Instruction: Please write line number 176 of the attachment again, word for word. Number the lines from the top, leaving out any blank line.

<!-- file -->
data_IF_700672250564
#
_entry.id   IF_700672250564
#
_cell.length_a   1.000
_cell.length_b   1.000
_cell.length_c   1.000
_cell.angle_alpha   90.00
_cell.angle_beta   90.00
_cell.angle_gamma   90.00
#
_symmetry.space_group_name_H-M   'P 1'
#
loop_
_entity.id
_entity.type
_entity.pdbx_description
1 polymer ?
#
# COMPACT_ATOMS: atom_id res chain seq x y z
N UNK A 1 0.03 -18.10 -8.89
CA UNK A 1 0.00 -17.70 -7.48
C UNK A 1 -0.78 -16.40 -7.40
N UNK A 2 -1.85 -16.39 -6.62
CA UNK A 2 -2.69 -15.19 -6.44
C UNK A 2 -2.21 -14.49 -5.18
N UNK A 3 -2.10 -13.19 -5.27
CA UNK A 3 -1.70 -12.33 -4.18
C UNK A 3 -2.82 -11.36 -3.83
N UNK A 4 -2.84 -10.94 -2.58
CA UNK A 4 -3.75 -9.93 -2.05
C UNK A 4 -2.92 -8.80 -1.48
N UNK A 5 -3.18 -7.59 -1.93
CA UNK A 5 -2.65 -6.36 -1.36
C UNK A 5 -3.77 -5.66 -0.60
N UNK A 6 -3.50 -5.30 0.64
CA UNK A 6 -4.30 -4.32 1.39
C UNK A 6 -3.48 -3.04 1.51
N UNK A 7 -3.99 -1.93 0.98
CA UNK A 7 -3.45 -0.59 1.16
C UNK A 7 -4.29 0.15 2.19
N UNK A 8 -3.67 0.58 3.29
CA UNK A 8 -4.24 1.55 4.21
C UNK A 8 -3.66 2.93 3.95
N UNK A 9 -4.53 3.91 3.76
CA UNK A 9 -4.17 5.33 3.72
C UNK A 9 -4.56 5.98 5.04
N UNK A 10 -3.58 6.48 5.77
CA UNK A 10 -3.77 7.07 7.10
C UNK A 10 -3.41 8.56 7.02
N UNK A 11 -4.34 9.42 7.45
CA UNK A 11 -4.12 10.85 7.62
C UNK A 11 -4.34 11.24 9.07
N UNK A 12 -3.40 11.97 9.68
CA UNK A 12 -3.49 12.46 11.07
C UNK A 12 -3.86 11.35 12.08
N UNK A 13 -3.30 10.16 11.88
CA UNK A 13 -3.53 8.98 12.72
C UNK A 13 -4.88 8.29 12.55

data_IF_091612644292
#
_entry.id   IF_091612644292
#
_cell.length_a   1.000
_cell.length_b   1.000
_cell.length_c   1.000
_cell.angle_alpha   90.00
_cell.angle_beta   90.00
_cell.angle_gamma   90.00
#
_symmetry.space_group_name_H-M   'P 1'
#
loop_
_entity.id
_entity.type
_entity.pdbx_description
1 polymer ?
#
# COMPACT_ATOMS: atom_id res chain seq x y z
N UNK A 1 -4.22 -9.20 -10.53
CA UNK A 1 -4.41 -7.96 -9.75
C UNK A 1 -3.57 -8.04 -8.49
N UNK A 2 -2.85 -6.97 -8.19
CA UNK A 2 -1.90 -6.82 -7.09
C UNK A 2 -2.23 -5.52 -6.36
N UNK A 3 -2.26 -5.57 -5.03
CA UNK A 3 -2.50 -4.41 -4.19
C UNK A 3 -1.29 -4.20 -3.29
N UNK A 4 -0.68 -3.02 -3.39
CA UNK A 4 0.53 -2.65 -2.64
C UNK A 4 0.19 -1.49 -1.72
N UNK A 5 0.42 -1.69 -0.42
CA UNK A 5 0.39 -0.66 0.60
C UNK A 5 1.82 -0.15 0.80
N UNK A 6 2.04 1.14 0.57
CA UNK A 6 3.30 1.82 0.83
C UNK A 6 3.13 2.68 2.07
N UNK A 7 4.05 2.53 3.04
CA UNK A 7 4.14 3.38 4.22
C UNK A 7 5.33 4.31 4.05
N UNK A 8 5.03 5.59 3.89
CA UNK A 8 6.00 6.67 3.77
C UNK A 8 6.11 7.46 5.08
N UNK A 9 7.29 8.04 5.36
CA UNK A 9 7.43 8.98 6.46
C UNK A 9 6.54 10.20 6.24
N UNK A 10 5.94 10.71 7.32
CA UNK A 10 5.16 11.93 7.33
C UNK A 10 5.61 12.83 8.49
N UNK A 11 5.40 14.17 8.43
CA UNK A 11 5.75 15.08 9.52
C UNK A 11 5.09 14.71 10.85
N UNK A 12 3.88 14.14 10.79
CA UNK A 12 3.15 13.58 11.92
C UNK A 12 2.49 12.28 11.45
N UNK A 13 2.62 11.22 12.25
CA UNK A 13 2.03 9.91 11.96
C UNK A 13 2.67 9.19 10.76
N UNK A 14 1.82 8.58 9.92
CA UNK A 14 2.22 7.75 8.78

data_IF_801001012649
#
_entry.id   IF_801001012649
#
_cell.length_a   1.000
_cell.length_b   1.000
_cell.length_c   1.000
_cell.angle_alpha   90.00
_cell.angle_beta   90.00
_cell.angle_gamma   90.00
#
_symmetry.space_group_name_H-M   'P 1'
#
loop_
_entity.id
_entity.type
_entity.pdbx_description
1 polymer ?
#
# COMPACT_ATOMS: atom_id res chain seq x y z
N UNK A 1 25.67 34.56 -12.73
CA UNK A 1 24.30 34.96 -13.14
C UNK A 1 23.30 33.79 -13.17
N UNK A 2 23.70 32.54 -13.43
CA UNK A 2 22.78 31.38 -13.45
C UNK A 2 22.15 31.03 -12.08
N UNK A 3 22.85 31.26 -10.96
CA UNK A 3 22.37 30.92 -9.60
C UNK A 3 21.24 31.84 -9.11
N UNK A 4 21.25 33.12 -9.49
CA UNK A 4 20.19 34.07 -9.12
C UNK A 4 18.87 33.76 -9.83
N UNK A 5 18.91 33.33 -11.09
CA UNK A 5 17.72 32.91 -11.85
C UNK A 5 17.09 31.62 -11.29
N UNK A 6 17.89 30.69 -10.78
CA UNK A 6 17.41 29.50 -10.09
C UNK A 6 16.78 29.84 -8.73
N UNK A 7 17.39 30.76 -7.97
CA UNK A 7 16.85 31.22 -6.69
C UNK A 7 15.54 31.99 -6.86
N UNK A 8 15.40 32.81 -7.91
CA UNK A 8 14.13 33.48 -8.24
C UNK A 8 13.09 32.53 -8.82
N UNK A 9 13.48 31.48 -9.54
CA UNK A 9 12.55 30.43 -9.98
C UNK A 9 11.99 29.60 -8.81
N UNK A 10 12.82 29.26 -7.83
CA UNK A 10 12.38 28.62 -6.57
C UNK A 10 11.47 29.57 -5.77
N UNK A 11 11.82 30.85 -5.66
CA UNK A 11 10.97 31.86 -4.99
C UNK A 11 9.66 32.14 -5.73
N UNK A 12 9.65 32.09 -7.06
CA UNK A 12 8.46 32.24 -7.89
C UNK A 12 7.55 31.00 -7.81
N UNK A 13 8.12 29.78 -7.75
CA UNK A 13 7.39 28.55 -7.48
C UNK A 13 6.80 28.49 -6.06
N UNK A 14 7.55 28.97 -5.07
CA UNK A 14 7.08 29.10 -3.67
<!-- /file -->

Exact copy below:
C UNK A 12 7.55 31.00 -7.81